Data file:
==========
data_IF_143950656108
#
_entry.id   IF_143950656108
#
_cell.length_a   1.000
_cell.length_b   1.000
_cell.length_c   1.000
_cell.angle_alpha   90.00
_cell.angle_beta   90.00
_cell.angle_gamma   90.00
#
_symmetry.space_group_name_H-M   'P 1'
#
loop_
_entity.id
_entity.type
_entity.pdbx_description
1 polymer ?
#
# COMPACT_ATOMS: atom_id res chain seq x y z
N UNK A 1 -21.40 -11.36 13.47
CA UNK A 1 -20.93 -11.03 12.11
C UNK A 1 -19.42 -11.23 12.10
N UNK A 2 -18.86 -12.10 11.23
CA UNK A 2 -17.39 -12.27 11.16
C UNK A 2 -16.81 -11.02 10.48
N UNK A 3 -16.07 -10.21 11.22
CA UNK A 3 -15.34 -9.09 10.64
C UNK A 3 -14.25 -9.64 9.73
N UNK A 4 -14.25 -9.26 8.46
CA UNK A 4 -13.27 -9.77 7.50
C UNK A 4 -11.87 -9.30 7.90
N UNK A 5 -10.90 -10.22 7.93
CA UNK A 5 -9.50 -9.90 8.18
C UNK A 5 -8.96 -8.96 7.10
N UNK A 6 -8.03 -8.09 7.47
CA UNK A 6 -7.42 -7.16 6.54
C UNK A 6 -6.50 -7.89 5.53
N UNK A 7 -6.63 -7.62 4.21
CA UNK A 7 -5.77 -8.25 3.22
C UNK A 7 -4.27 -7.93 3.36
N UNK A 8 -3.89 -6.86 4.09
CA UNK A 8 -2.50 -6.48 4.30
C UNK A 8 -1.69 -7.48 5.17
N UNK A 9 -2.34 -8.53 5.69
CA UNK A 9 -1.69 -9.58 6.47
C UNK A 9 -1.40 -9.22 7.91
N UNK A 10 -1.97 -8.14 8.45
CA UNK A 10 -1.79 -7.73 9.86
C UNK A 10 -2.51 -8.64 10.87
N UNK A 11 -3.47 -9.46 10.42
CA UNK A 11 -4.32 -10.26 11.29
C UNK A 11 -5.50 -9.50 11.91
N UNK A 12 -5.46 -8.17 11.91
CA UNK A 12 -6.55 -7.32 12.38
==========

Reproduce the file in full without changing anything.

data_IF_143950656108
#
_entry.id   IF_143950656108
#
_cell.length_a   1.000
_cell.length_b   1.000
_cell.length_c   1.000
_cell.angle_alpha   90.00
_cell.angle_beta   90.00
_cell.angle_gamma   90.00
#
_symmetry.space_group_name_H-M   'P 1'
#
loop_
_entity.id
_entity.type
_entity.pdbx_description
1 polymer ?
#
# COMPACT_ATOMS: atom_id res chain seq x y z
N UNK A 1 -21.40 -11.36 13.47
CA UNK A 1 -20.93 -11.03 12.11
C UNK A 1 -19.42 -11.23 12.10
N UNK A 2 -18.86 -12.10 11.23
CA UNK A 2 -17.39 -12.27 11.16
C UNK A 2 -16.81 -11.02 10.48
N UNK A 3 -16.07 -10.21 11.22
CA UNK A 3 -15.34 -9.09 10.64
C UNK A 3 -14.25 -9.64 9.73
N UNK A 4 -14.25 -9.26 8.46
CA UNK A 4 -13.27 -9.77 7.50
C UNK A 4 -11.87 -9.30 7.90
N UNK A 5 -10.90 -10.22 7.93
CA UNK A 5 -9.50 -9.90 8.18
C UNK A 5 -8.96 -8.96 7.10
N UNK A 6 -8.03 -8.09 7.47
CA UNK A 6 -7.42 -7.16 6.54
C UNK A 6 -6.50 -7.89 5.53
N UNK A 7 -6.63 -7.62 4.21
CA UNK A 7 -5.77 -8.25 3.22
C UNK A 7 -4.27 -7.93 3.36
N UNK A 8 -3.89 -6.86 4.09
CA UNK A 8 -2.50 -6.48 4.30
C UNK A 8 -1.69 -7.48 5.17
N UNK A 9 -2.34 -8.53 5.69
CA UNK A 9 -1.69 -9.58 6.47
C UNK A 9 -1.40 -9.22 7.91
N UNK A 10 -1.97 -8.14 8.45
CA UNK A 10 -1.79 -7.73 9.86
C UNK A 10 -2.51 -8.64 10.87
N UNK A 11 -3.47 -9.46 10.42
CA UNK A 11 -4.32 -10.26 11.29
C UNK A 11 -5.50 -9.50 11.91
N UNK A 12 -5.46 -8.17 11.91
CA UNK A 12 -6.55 -7.32 12.38